This can be applied to many things in life, but it is especially true with future employment. Your resume is your first impression; it’s the first thing your potential employer will see. It reflects who you are, your work ethic and your presentation. Is there any excuse to have a weak or, worse still, bad resume? The answer is no, especially with today’s online tools and programs. We estimate that less than five percent of our crew database (of tens of thousands) has appealing resumes that are well written and free of spelling and grammatical mistakes. Most yacht owners and senior crew looking to hire will automatically dismiss resumes with any errors. Below are our top 10 basic tips on creating a resume that will work for you and will lead to better work opportunities.
For those of you who would like professional help and guidance not only for resumes, but also for careers, we would strongly recommend Alison Rentoul and her team at The Crew Coach. We have spoken with many captains and senior crew who have used her services and have been delighted not only by the final product, but also by the follow-up communication. Here is a link to the website.
1. Keep the same font throughout your resume; avoid boxes or anything that may not open successfully. Keep in mind there are a variety of computers and programs used. Your resume ideally should be between 500KB and 1MB; yachts often have to download resumes in remote locations.
2. Be sure your contact info is accurate and includes your email, mobile (local numbers are better) and Skype — all are commonplace, as well as your current location.
3. Include a clear, professional head-and-shoulder picture (not a selfie). Ideally in JPEG form, it should be between 500KB and 1MG. Wear a smart top, either a polo or shirt/blouse.
4. Your objective should state in a concise manner what type of position/program you’re looking for. Don’t be too specific (e.g. a 50-meter-plus yacht if you will work on a 48-meter yacht). It should be one and two sentences only and give the reader a strong idea of your aspirations.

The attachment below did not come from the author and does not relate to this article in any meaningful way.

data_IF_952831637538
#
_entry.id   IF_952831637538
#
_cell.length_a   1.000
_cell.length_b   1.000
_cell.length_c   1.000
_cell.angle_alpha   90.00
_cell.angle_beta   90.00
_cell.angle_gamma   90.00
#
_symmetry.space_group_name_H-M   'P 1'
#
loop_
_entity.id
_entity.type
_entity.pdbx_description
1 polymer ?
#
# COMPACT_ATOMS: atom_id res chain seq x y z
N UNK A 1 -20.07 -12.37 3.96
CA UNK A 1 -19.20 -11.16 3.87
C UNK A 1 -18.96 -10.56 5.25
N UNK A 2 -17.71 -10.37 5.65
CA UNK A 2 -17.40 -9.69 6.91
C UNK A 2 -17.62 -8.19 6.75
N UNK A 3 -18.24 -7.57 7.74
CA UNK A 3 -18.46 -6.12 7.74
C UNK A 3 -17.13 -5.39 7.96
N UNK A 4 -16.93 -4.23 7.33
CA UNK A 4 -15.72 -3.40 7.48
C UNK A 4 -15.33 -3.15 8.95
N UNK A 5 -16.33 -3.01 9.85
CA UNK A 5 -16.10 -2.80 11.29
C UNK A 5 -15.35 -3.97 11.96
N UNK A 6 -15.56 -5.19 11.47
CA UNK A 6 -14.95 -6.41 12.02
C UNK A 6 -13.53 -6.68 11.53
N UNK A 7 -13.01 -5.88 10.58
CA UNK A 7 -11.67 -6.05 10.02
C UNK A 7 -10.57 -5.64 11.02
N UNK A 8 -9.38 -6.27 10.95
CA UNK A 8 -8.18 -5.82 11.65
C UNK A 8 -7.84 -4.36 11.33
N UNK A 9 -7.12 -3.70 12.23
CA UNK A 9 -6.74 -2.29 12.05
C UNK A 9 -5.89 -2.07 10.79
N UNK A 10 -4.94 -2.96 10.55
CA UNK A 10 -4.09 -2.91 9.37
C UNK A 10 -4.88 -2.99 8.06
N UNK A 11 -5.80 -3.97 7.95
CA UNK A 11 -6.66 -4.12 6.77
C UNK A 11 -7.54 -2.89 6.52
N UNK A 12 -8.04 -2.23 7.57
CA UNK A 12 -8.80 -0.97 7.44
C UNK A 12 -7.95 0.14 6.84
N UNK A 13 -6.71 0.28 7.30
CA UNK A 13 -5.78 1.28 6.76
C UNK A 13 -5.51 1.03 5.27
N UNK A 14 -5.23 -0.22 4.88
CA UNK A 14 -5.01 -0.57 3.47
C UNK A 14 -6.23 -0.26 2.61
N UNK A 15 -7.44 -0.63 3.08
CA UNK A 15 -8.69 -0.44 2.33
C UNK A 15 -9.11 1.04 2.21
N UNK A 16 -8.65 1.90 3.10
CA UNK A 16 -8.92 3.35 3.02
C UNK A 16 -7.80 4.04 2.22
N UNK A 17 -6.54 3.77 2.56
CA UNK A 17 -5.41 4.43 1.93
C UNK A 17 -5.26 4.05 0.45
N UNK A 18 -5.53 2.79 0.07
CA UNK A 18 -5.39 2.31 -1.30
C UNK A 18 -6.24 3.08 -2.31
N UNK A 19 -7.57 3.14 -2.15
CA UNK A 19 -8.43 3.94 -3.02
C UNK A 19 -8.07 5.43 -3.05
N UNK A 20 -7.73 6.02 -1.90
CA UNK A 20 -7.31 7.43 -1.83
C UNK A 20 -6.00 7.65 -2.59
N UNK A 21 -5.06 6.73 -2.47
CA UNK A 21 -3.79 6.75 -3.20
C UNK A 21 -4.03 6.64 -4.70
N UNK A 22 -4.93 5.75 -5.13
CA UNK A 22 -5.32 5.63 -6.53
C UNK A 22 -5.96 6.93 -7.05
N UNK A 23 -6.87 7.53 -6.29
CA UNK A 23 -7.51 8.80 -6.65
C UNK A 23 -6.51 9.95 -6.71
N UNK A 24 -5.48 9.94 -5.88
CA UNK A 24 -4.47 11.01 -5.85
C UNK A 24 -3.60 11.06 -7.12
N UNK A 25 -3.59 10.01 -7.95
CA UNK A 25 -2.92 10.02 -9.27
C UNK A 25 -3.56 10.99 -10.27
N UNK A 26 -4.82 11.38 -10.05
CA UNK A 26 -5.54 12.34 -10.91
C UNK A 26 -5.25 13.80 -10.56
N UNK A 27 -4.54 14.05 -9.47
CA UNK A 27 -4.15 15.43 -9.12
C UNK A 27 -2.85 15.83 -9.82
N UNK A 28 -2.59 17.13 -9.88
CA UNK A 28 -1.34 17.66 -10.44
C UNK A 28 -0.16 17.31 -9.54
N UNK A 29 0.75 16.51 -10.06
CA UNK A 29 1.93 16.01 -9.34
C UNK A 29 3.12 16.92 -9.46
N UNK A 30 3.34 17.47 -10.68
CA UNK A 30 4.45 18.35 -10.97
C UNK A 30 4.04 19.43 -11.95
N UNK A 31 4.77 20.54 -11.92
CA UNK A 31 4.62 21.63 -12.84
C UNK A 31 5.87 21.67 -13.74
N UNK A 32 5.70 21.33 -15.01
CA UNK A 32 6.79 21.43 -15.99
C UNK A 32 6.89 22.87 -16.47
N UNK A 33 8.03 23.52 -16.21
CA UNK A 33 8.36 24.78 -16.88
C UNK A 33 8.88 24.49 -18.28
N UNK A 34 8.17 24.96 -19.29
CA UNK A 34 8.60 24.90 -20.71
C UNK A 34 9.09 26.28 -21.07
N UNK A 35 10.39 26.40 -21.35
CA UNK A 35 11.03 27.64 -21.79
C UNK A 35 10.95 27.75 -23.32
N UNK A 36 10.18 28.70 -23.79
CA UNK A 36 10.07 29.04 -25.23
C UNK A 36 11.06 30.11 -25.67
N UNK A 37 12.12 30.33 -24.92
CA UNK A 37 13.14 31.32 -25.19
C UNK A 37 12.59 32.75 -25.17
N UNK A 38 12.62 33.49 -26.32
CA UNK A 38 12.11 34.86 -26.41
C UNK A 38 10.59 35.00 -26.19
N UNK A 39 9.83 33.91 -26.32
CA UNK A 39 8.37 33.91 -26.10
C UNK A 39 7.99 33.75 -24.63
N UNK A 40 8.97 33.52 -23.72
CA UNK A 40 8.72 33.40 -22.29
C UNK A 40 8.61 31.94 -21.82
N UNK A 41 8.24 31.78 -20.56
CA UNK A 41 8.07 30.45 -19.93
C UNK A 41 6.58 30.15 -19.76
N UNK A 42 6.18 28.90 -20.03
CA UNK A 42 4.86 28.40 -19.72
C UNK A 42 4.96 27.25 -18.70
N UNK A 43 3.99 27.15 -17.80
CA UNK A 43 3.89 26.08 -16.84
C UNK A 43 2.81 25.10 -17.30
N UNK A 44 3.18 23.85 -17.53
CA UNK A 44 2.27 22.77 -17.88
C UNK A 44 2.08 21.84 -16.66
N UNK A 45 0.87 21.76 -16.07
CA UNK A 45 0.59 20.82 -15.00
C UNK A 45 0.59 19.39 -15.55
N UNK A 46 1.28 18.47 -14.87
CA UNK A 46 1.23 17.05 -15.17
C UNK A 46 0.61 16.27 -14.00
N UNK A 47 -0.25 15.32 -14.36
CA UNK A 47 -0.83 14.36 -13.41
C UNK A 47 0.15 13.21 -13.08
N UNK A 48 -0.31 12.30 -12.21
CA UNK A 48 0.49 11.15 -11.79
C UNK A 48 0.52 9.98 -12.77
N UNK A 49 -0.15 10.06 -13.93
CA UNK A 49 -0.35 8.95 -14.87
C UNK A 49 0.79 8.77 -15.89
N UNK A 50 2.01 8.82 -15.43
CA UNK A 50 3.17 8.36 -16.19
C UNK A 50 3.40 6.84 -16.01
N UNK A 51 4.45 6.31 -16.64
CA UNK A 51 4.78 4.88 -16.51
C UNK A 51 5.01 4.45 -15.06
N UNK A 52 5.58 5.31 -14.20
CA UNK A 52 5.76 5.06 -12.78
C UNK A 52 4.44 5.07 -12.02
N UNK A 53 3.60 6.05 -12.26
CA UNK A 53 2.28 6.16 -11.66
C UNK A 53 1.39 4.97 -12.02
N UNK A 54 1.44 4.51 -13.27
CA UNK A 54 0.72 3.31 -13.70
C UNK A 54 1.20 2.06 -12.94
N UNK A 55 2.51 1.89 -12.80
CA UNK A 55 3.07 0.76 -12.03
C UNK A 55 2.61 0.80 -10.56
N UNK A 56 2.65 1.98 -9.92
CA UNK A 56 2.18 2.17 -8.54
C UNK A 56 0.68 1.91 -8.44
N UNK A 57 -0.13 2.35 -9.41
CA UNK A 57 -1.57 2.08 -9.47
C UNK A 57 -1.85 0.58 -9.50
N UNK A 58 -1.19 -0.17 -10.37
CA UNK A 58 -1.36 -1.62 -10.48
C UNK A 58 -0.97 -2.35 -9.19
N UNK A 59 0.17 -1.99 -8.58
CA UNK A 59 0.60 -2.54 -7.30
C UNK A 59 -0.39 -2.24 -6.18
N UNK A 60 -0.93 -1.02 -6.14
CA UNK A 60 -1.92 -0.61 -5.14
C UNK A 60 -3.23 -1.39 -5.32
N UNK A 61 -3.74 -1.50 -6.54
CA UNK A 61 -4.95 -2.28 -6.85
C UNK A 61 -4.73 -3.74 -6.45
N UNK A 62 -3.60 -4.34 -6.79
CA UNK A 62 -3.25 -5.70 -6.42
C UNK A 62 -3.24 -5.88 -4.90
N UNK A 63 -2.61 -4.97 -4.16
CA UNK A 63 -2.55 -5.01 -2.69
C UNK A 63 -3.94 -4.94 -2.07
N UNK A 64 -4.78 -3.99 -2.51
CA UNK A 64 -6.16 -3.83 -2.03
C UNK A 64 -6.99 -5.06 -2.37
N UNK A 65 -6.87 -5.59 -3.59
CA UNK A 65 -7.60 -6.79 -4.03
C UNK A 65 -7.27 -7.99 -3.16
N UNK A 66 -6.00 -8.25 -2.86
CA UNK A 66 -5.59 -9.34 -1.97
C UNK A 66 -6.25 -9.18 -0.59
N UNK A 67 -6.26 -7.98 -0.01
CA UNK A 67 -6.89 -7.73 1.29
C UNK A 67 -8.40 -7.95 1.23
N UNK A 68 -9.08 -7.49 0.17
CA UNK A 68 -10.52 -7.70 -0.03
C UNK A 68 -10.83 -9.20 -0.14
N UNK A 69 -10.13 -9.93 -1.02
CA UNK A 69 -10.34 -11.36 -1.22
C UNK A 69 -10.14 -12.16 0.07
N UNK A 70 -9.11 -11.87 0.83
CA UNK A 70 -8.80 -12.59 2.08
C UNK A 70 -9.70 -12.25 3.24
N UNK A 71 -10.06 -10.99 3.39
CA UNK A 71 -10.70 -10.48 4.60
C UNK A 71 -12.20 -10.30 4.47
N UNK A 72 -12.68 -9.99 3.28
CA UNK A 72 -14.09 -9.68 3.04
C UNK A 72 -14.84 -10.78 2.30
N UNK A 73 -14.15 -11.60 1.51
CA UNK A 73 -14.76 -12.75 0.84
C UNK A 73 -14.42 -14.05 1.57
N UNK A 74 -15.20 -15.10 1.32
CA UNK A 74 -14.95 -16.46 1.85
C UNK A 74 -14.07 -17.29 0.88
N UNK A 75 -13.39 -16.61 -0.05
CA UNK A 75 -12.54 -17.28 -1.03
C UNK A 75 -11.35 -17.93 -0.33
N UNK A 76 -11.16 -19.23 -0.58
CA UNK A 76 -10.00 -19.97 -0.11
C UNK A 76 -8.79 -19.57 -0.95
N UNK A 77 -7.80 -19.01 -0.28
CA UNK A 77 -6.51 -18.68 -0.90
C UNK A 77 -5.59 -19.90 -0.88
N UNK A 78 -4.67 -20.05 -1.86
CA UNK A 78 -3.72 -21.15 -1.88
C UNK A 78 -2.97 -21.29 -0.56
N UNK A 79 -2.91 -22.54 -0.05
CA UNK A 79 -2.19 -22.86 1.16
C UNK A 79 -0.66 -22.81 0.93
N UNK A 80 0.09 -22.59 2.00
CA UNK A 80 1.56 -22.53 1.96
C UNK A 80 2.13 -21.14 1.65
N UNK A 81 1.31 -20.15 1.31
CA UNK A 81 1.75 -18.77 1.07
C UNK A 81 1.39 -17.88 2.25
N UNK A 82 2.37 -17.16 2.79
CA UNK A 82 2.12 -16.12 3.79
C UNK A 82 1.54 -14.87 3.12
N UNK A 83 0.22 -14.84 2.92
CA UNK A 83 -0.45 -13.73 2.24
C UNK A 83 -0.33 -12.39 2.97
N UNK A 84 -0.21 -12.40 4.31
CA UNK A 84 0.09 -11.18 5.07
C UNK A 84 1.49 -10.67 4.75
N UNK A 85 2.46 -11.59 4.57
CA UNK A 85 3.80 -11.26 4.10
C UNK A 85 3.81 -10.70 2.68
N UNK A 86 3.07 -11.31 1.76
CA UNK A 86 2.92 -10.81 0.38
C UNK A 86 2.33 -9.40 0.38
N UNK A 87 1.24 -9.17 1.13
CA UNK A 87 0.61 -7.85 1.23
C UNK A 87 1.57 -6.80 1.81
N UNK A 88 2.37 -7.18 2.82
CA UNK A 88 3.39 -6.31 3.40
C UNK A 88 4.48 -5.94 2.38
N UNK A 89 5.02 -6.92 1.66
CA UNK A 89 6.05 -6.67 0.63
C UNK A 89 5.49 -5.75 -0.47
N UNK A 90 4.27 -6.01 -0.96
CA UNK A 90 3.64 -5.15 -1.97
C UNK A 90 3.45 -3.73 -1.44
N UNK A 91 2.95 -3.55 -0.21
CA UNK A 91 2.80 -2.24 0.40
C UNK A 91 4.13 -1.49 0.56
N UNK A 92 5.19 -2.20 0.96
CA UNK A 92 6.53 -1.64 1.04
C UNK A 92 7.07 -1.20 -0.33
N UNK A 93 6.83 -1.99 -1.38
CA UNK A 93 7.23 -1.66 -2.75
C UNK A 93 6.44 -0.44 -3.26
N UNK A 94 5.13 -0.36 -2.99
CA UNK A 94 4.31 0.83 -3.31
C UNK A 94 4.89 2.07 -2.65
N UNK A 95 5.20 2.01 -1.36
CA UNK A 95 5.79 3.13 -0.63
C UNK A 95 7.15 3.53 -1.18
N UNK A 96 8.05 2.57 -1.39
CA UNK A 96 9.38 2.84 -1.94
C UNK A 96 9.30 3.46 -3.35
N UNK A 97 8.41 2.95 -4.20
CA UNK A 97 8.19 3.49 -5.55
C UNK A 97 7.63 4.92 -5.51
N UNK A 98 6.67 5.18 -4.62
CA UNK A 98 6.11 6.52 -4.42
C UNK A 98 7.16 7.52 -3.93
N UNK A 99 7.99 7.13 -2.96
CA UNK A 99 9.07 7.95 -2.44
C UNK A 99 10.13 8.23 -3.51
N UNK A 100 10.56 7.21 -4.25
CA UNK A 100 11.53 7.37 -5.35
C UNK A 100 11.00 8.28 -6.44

5. State your experience in most-recent-to-earliest order and include time frames in terms of month, year (e.g. Nov 2013-Feb 2015). Content should be limited to most relevant and ideally should be in bullet form or short paragraphs. Long paragraphs rarely will be read by the potential employer. Make sure the dates make sense. Write more content on positions of greater relevance or those in which you had the most longevity
6. Place your education and qualifications in order of importance and relevance. Having a PhD in astrophysics is less important than an STCW course in yachting. List only your highest qualifications. If you have Master 3000, you don’t need to list for RYA Sail and 50-ton Intercostal.
7. It is ideal to have only three to five referees on your resume. Be sure to include respective names, contact info and the boat and/or position to which they are linked. Be sure you first have their permission and their correct contact information. Do not use your current employer if you are discreetly looking for work.
8. Be sure to do a thorough spelling and grammar check and make sure your resume is saved in Word English (USA or UK). Your resume should have no errors. Many owners and captains will not consider applicants if they see mistakes.
9. Re-read your resume, two and three times. If you feel like it needs another pair of eyes, ask a friend to review it. Your resume is the single most important tool you have for landing that dream job; this is closely followed by your interviewing skills, but you won’t get to demonstrate those unless your resume gets you in the door.
10. Ask for feedback on your resume from industry professionals, former employers, crew agents and spend time correcting and improving it.
Be sure to remember to log on to Northrop & Johnson’s crew services site to update your profile, get in touch with our crew professionals and check out our latest job listings.